D is for Desperation and It Isn’t Pretty

English: Plane of Taca Airlines. Español: Avió...
English: Plane of Taca Airlines. Español: Avión de Taca Airlines. (Photo credit: Wikipedia)

Desperation is begging either the Diners Club lounge or Dunkin Donuts to open early. This is what happened this morning at the Panama City Tocumen International Airport. We were up by 3:30 am and Monica, our Columbian hostess who is married to the American David, drove us to the airport. As we are driving, I am thinking, I don’t think I would want to do this drive for $30. That was until we arrived at the airport 15 minutes later and recalculated. Another 15 minutes, she will be home again, so that is $60 an hour. Now that is not bad money at all. 

BUT, who are the sadists that design these flights at such early hours, now of the stores, cafeterias, or airline lounges are even open. Our flight was scheduled for 6:47 am, but we had to be there by 4:47 am. Even then, we were earlier than we needed to be. TACA Airlines was right on the ball, the counters were already open when we arrived. With boarding passes already printed out, it was a breeze checking in. Then the hunt started.

We walked all over the terminal looking and sniffing for freshly brewed coffee. As we walked past coffee bars, cafes, snack bars, espresso bars, we only sniffed our tears, but no aroma of caffeine brewing; they were all closed. We found the Diners Club lounge and rang the bell repeatedly like some magic would occur, but no one appeared behind the door where magic could happen.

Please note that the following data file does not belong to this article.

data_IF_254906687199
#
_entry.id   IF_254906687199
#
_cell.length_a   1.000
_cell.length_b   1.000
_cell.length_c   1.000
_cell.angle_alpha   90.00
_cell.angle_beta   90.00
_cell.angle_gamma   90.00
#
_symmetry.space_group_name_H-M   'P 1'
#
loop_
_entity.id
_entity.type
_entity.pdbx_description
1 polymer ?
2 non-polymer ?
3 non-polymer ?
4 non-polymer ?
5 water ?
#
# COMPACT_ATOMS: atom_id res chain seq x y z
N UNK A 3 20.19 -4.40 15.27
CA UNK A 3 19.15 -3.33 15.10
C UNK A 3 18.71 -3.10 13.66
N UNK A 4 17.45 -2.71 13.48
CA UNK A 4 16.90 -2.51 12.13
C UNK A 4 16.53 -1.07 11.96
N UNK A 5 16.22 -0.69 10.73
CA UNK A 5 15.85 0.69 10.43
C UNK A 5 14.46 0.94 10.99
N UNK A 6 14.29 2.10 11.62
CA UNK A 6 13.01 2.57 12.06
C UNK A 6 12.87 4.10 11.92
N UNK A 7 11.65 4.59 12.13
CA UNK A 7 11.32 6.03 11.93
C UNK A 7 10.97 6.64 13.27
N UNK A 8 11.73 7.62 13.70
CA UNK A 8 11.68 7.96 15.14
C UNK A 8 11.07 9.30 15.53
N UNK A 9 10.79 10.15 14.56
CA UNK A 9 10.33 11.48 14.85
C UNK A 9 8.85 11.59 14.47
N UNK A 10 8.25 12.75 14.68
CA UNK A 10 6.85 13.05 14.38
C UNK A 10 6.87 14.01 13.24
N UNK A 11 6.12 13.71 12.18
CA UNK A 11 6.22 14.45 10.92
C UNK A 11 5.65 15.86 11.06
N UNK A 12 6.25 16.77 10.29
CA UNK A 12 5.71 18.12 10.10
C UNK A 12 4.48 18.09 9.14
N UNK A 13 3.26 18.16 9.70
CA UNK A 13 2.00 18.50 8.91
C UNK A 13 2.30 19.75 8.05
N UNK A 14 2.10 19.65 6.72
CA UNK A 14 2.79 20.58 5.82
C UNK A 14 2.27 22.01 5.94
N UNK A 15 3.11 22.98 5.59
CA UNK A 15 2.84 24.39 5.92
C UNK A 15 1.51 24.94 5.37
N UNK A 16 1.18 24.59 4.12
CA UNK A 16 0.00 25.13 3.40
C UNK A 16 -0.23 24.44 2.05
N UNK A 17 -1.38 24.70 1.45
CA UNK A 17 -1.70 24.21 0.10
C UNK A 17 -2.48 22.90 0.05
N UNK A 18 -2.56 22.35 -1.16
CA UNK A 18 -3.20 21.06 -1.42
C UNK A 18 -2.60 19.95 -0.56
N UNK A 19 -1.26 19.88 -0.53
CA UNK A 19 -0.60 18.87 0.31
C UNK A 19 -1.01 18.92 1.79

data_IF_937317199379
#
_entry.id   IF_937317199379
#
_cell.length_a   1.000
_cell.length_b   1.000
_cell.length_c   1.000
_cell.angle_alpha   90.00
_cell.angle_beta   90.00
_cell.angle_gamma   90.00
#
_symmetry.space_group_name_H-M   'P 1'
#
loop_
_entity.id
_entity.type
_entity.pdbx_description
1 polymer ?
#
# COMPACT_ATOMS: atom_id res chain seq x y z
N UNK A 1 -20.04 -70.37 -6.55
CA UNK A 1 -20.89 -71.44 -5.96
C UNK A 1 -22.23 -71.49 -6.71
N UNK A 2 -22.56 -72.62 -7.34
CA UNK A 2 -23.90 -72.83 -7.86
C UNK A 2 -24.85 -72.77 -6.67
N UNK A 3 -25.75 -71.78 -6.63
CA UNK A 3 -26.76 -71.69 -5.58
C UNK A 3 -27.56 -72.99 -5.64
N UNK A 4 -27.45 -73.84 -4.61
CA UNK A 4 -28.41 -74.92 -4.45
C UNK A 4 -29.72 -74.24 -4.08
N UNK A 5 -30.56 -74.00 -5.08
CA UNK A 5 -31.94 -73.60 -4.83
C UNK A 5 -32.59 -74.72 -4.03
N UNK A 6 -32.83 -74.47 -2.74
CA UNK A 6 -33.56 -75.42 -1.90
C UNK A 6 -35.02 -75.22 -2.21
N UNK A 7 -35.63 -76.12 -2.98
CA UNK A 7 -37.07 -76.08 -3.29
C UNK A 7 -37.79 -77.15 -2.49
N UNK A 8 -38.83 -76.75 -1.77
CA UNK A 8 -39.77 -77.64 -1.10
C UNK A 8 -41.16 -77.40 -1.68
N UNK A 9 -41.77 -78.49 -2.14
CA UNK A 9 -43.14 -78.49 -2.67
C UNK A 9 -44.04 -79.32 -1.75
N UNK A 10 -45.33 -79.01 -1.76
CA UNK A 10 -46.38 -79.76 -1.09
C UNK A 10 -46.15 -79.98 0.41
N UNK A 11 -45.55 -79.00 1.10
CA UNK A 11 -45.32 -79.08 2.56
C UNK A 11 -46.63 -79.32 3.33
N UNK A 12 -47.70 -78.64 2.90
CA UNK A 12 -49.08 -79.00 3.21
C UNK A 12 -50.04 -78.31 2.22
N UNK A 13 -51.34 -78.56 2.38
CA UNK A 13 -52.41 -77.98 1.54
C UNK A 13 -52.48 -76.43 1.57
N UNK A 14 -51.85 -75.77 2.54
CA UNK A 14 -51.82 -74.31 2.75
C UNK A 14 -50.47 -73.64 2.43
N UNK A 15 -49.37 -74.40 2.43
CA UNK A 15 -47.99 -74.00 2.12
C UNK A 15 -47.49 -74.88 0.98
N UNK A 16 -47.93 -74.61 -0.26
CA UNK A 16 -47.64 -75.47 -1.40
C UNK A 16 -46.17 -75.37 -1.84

As we roamed, we noticed a restaurant on the 2nd level and it had people walking around in it. Standing back farther, we could make out the fluorescent sign that showed Open 24 Hours. What eluded us was the way to get to it. There were no escalators or elevators visible. There were no signs showing the way to one or the other either. Finally, I asked someone working near security. He told me we had to go downstairs, through Immigration and then back up the stairs on the other side. This seems like a treasure hunt, but without others to confirm his story, we tried. Down we went and directly ahead were the sleepy surly looking women of Immigration. Yes, only women were working this shift and they put their nasty faces on as soon as they saw our confused white faces. 

Rather than provide helpful information, they only said “You don’t have enough time to go to the restaurant.” What do you mean? We have over an hour before the boarding even begins. They refused to let us through; the Panama version of the Berlin Wall. Back to wandering the halls. 

People were starting to arrive to work; there was some fluttering going on behind the cage screens that protect these establishments from wary tourists making their own coffee. Ron asked each what time they would open, but every response was a discouraging 6:30 am. This only gave us 15 minutes.

I spotted a man unlock and then walk into the Diners Club lounge so we leaped on him like a couple of hunting lions with a wildebeest. With sad eyes, he turned his head and said “Just give me five minutes.” It was the least we could do. He was prey to his word; the door opened five minutes later. We swallowed a cup of coffee in two gulps and returned to the gate for our flight. 

We are doing a farm stay with an American ex-pat. Mark was gracious enough to take us grocery shopping on the way to his place. He has a lovely four room accommodation that he built on acres of land that host sweet lemons, mangos, tangerines, pineapples, bananas, avocados and other fruits I cannot recall. We have the apartment with a bedroom, kitchen and dinette area. Right out our door is the swimming pool, where we indulged an hour after arrival. From our balcony, we can see the Mount Masaya, an inactive volcano. I never thought I would be the relaxing type, but I am starting to get the hang of it.

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